In 2017, we were deeply saddened by the passing of Suzy Tyner, who—along with her husband, Bob—founded Avenues for Autism (f.k.a. Great Lakes Collaborative for Autism). While we knew Suzy best for her work helping individuals on the autism spectrum and their families, creating our agency was but one of her many notable accomplishments. Indeed, hers was a full and remarkable life.
Suzanne Smith was born in Muncie, Indiana, in 1922. When Suzy was eleven years old, her mother died from injuries sustained in a tragic fire. Her father remarried, and Suzy—along with her brother and sister—became part of an extended family that included two additional siblings.
A smart and inquisitive teenager, Suzy had a fascination with math and science. She idolized famed physicist and chemist Marie “Madame” Curie, a pioneer in radioactivity research. Not coincidentally, when it came time to consider a college major, Suzy decided to study chemistry with hopes of one day making her own big discoveries.
“Mom liked to joke that her sister Adele was the elegant social butterfly, while she herself was the ‘geeky brainiac,’” recalls Suzy’s son, Dave Tyner.
Suzy attended Mount Holyoke College in Massachusetts. A strong believer that learning was key to independence and self-sufficiency, she appreciated the school’s commitment to supporting women’s education. Suzy became fast friends with three of her Mount Holyoke classmates, and the four women would remain close for many years to come.
“Leaving behind her midwestern hometown and going away to college was an adventure for her,” says Suzy’s daughter, Mary Jane Luck. “Her family always called Mom ‘the smart one’ because she was interested in learning about everything.”
Shortly after graduation, Suzy was recruited by the Hooker Electrochemical Company in Niagara Falls, New York. World War II was escalating overseas and, unknown to Suzy and her immediate coworkers, Hooker was involved in a top-secret research effort called the Manhattan Project. Years later, the company would become notorious for its role in the Love Canal chemical waste site.
Suzy left Hooker soon after the war ended. She returned to the midwest and took a job with Toledo-based Owens-Illinois, where she went to work in the company’s new products division. Television was in its infancy, and O-I was making glass bulbs for vacuum picture tubes.
“Her boss was looking for an assistant, but it had to be someone who could understand technical terms,” explains Dave. “Mom was just the person he needed.”
While working at O-I, Suzy met a young engineer named Bob Tyner, and the two fell madly in love. They were married for 68 years and had three children: Jeff, Mary Jane, and David.
Jeff was born with autism, but he was ten years old before doctors properly diagnosed his condition. In those days, doctors generally blamed mothers for spectrum disorders. In fact, one noted child psychologist attributed autism to emotionally frigid women and coined the stigma-carrying label, “refrigerator mother.”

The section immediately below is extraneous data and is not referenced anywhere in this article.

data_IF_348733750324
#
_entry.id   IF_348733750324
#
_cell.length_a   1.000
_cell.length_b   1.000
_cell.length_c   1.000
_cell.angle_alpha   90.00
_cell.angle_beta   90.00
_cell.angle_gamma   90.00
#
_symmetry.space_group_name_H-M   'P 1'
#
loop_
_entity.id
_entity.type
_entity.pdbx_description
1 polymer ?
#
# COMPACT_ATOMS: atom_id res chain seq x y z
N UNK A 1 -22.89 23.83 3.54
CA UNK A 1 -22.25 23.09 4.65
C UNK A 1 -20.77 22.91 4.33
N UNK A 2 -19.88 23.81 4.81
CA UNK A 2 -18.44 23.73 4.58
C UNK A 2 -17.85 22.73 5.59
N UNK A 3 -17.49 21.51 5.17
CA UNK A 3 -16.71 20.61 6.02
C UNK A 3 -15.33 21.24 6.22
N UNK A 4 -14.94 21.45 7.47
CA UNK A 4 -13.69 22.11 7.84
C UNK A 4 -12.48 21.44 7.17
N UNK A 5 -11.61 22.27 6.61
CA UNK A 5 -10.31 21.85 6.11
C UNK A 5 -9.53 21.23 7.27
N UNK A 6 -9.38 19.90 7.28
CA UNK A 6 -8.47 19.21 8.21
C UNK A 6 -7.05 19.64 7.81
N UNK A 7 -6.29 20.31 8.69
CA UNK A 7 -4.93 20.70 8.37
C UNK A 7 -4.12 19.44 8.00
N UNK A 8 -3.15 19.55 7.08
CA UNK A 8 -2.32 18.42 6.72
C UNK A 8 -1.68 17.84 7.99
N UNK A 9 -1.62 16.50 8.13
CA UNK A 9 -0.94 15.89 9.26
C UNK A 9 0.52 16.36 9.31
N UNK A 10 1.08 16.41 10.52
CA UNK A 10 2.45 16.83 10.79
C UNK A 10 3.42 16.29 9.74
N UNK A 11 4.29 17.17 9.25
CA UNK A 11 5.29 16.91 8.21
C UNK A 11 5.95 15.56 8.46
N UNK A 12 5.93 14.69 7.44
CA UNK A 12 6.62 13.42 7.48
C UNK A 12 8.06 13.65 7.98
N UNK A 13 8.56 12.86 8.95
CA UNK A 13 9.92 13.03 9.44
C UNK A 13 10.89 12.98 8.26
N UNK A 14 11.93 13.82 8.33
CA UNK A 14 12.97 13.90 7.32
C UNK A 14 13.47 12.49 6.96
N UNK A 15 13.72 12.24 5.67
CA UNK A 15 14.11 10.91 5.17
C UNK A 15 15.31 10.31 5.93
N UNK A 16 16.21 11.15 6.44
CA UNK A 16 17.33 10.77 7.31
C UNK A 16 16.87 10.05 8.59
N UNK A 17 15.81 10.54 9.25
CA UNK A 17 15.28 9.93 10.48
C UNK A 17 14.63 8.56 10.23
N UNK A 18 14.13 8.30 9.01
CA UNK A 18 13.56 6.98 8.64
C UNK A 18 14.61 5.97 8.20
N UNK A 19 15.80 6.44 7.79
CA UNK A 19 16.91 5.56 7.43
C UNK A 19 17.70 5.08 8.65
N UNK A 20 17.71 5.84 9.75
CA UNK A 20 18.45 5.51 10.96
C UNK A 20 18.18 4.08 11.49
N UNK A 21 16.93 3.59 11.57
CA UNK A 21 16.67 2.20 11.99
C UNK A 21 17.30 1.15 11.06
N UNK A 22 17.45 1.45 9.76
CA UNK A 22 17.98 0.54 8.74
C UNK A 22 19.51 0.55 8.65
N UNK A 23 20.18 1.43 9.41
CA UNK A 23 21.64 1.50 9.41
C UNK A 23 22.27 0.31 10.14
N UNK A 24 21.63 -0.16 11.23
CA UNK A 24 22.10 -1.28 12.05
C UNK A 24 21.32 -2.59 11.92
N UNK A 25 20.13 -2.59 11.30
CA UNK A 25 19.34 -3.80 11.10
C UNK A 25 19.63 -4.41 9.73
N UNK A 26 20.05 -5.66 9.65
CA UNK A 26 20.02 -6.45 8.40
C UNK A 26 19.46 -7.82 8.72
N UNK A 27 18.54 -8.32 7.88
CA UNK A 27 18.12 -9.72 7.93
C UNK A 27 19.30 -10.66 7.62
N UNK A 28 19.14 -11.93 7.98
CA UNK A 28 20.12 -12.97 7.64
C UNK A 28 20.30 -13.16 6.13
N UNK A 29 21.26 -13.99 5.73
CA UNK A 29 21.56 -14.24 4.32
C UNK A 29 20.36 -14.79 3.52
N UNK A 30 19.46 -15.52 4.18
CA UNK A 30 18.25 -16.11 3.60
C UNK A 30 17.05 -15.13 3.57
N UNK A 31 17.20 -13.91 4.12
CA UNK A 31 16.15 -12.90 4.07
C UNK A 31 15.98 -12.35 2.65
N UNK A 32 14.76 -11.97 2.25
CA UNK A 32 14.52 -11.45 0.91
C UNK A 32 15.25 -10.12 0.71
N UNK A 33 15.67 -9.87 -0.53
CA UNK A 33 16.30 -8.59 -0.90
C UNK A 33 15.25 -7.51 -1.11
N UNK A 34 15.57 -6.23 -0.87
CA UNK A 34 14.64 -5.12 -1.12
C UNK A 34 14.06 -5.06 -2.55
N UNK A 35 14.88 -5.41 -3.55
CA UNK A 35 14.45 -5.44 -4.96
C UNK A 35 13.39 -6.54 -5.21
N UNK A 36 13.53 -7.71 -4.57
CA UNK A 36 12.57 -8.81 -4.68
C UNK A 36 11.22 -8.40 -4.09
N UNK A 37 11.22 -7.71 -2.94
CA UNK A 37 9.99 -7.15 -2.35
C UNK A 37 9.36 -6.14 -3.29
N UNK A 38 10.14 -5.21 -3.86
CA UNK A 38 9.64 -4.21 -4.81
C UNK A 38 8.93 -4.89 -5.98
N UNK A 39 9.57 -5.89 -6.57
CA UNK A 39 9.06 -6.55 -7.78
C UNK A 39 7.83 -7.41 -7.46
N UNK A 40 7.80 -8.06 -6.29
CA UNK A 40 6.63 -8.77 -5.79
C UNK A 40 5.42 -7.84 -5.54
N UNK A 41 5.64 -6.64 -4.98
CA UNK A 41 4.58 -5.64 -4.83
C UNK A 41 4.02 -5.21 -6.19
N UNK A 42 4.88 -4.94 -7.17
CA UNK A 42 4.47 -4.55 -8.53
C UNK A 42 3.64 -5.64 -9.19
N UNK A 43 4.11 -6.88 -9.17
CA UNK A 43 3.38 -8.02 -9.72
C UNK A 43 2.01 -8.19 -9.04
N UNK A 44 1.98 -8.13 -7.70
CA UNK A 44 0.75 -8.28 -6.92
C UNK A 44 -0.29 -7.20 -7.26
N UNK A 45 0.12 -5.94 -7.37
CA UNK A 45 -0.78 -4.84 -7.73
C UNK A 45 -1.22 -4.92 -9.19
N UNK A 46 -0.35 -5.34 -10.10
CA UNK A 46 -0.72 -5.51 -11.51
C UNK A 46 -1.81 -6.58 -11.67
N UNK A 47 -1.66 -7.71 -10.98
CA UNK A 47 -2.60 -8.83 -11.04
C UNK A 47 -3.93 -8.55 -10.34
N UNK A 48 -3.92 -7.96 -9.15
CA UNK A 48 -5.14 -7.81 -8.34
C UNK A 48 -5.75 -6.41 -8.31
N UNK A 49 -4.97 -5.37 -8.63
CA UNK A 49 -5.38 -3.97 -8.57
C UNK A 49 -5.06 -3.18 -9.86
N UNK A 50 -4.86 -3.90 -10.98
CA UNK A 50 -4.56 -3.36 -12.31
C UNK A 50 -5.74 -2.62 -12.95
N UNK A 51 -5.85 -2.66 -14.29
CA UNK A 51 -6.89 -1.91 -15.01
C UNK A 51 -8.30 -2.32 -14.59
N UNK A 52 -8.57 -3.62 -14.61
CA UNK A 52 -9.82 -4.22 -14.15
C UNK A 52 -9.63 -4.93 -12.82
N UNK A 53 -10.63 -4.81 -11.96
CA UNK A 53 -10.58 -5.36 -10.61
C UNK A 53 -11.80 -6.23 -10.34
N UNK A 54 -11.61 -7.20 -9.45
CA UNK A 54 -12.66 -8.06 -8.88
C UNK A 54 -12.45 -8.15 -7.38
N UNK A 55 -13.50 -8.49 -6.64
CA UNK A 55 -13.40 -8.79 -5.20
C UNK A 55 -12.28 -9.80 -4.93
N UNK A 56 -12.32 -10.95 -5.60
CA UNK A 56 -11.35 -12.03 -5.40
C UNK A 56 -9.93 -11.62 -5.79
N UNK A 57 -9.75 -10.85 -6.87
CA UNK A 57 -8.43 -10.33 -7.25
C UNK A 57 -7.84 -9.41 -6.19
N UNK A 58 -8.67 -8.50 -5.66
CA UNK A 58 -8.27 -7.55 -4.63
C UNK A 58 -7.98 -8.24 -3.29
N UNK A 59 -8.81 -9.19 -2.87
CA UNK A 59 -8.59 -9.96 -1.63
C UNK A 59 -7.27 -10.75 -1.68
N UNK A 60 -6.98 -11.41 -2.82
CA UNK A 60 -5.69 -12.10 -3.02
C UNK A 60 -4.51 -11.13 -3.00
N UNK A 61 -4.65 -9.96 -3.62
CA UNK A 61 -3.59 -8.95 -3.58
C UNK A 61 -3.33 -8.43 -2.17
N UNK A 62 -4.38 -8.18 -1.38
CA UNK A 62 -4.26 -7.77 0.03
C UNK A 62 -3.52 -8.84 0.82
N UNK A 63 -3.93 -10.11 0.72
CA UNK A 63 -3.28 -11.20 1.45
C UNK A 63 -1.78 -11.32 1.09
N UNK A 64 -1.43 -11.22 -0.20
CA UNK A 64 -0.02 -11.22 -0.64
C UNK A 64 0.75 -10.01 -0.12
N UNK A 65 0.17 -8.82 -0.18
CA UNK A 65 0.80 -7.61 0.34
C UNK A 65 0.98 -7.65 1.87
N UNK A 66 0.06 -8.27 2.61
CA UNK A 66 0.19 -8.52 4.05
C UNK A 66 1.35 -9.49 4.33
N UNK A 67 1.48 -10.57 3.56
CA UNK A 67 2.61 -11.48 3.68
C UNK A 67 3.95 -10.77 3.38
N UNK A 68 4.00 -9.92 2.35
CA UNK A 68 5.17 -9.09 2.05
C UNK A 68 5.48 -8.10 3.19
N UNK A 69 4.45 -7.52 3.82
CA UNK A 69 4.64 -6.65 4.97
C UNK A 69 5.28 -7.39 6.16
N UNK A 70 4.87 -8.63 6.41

Suzy and Bob knew better than to blame themselves for Jeff’s autism. With few options available for helping him at the time, they followed their doctor’s advice and sent Jeff to live in supported care facilities for much of his young life.
With the cost of Jeff’s away-from-home care straining her young family’s finances, Suzy returned to college. She earned an education degree at night and began teaching third grade at Our Lady of Perpetual Help School. It was around that time that she had a pivotal self-realization.
“Jeff’s autism taught Mom that unexpected things happen in life,” recalls Mary Jane. “She learned to adjust and adapt—and the importance of enjoying life to its fullest.”
With that mindset, the always-curious Suzy set about acquiring all the knowledge she could. Over the years, she learned to speak French, draw and paint, play golf, and fly an airplane. She volunteered for the Head Start program, relishing the chance to make a difference in children’s lives. She became an avid bridge player and challenged herself with the New York Times crossword puzzle.
“One of the most surprising things Mom taught herself to do was cook,” says Dave. “While she was growing up, her family had a housekeeper, so Mom never needed to know how to cook. But she learned by reading various cookbooks and eventually became an excellent cook.”
Suzy and Bob loved traveling, and they explored the world together—often in their plane with Suzy as Bob’s copilot and navigator. They also enjoyed attending University of Michigan football games, square dancing, and being part of a small dinner group that met regularly for more than forty years.
“My parents were total soulmates,” says Mary Jane. “They had lots of fun together. Mom had a great sense of humor and was always making people laugh. She wasn’t one to take herself too seriously.”
Despite their busy lives, Suzy and Bob never stopped trying to understand autism or looking for ways to help Jeff thrive. Frustrated over the years by the lack of readily available information, they were determined to share whatever knowledge they learned with other families. They founded Great Lakes Collaborative for Autism in 2004 as a way to help parents with children on the autism spectrum find a quicker pathway to the proper diagnosis. The agency changed its name to Avenues for Autism in 2019.
Suzy Tyner passed away in June, 2017, at the age of 94. She is survived by Bob and her three children.